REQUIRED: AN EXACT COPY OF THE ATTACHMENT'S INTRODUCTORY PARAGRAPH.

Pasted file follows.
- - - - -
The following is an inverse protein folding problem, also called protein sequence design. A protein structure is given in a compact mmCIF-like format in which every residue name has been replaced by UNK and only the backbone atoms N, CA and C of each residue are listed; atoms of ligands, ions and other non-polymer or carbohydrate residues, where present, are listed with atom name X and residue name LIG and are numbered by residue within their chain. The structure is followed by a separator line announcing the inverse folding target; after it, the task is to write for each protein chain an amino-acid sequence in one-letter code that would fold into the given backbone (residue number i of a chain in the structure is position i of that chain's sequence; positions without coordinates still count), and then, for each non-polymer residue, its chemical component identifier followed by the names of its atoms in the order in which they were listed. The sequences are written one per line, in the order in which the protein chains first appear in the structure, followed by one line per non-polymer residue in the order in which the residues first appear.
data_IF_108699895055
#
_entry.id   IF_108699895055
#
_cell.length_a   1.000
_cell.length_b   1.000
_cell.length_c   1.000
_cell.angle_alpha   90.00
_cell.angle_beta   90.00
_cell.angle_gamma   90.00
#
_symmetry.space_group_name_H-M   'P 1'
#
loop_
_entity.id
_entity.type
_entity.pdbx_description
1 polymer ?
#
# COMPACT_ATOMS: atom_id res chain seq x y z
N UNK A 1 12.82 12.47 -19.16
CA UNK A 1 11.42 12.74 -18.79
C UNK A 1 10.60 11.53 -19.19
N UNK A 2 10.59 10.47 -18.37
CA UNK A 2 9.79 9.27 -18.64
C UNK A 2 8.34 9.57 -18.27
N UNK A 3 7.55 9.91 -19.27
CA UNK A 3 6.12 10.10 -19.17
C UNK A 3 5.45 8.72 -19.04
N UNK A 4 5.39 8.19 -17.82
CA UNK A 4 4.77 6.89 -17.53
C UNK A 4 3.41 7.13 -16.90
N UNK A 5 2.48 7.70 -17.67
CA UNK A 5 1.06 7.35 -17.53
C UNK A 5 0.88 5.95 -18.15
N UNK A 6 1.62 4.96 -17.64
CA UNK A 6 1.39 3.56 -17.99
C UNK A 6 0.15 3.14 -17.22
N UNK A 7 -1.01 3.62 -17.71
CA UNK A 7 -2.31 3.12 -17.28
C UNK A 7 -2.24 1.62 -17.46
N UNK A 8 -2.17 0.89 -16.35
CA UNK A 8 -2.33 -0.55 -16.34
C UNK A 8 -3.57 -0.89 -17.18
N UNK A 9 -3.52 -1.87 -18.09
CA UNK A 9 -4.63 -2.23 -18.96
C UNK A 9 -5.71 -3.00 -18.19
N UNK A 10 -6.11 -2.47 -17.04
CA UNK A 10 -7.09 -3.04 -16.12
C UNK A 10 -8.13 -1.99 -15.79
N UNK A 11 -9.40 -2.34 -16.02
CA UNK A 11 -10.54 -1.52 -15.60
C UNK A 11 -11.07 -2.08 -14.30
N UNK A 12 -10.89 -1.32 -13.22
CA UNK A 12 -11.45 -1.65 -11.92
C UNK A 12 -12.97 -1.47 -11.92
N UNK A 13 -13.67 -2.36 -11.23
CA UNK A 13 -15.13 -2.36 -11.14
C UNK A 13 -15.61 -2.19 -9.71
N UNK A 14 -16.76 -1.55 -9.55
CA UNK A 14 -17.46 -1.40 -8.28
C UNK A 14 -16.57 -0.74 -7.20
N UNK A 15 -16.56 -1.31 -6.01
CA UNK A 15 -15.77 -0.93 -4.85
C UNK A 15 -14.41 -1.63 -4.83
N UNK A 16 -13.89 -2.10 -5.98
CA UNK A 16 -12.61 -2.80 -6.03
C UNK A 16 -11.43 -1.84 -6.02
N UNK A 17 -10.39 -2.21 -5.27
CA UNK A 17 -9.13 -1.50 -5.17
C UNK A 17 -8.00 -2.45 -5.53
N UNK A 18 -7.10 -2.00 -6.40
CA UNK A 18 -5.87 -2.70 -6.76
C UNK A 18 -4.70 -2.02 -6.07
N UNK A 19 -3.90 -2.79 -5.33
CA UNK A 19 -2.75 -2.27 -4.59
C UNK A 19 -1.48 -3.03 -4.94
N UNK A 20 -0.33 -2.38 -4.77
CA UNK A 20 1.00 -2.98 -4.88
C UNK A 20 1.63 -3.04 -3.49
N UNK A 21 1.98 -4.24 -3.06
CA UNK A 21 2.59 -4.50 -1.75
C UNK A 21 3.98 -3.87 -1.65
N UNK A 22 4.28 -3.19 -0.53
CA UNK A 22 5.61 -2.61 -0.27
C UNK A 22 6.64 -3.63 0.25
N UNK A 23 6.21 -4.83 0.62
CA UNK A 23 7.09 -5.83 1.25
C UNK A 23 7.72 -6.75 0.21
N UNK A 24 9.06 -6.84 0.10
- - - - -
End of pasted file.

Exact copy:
The following is an inverse protein folding problem, also called protein sequence design. A protein structure is given in a compact mmCIF-like format in which every residue name has been replaced by UNK and only the backbone atoms N, CA and C of each residue are listed; atoms of ligands, ions and other non-polymer or carbohydrate residues, where present, are listed with atom name X and residue name LIG and are numbered by residue within their chain. The structure is followed by a separator line announcing the inverse folding target; after it, the task is to write for each protein chain an amino-acid sequence in one-letter code that would fold into the given backbone (residue number i of a chain in the structure is position i of that chain's sequence; positions without coordinates still count), and then, for each non-polymer residue, its chemical component identifier followed by the names of its atoms in the order in which they were listed. The sequences are written one per line, in the order in which the protein chains first appear in the structure, followed by one line per non-polymer residue in the order in which the residues first appear.